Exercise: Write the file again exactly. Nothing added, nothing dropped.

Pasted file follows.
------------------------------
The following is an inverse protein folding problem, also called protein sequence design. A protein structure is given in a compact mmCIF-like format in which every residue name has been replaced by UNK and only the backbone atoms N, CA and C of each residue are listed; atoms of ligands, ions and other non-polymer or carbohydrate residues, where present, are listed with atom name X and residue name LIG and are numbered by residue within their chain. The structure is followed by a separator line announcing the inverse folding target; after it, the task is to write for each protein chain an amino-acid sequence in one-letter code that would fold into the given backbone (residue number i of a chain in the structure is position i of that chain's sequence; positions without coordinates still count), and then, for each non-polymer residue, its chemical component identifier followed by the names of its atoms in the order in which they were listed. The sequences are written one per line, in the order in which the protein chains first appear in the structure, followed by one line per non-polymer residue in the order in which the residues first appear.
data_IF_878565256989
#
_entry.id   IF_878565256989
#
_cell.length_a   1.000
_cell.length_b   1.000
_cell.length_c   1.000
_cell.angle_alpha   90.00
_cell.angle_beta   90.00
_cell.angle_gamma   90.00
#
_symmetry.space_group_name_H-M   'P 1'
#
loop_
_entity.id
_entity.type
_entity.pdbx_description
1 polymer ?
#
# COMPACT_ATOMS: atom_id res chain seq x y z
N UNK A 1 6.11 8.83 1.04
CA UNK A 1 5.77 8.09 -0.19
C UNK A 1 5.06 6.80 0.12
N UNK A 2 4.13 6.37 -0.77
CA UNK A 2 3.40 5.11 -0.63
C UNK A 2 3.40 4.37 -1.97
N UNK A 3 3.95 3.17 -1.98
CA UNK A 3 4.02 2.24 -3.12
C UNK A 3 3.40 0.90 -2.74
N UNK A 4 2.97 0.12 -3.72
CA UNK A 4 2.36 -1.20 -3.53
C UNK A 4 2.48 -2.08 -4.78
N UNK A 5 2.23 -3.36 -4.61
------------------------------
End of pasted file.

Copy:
The following is an inverse protein folding problem, also called protein sequence design. A protein structure is given in a compact mmCIF-like format in which every residue name has been replaced by UNK and only the backbone atoms N, CA and C of each residue are listed; atoms of ligands, ions and other non-polymer or carbohydrate residues, where present, are listed with atom name X and residue name LIG and are numbered by residue within their chain. The structure is followed by a separator line announcing the inverse folding target; after it, the task is to write for each protein chain an amino-acid sequence in one-letter code that would fold into the given backbone (residue number i of a chain in the structure is position i of that chain's sequence; positions without coordinates still count), and then, for each non-polymer residue, its chemical component identifier followed by the names of its atoms in the order in which they were listed. The sequences are written one per line, in the order in which the protein chains first appear in the structure, followed by one line per non-polymer residue in the order in which the residues first appear.
data_IF_878565256989
#
_entry.id   IF_878565256989
#
_cell.length_a   1.000
_cell.length_b   1.000
_cell.length_c   1.000
_cell.angle_alpha   90.00
_cell.angle_beta   90.00
_cell.angle_gamma   90.00
#
_symmetry.space_group_name_H-M   'P 1'
#
loop_
_entity.id
_entity.type
_entity.pdbx_description
1 polymer ?
#
# COMPACT_ATOMS: atom_id res chain seq x y z
N UNK A 1 6.11 8.83 1.04
CA UNK A 1 5.77 8.09 -0.19
C UNK A 1 5.06 6.80 0.12
N UNK A 2 4.13 6.37 -0.77
CA UNK A 2 3.40 5.11 -0.63
C UNK A 2 3.40 4.37 -1.97
N UNK A 3 3.95 3.17 -1.98
CA UNK A 3 4.02 2.24 -3.12
C UNK A 3 3.40 0.90 -2.74
N UNK A 4 2.97 0.12 -3.72
CA UNK A 4 2.36 -1.20 -3.53
C UNK A 4 2.48 -2.08 -4.78
N UNK A 5 2.23 -3.36 -4.61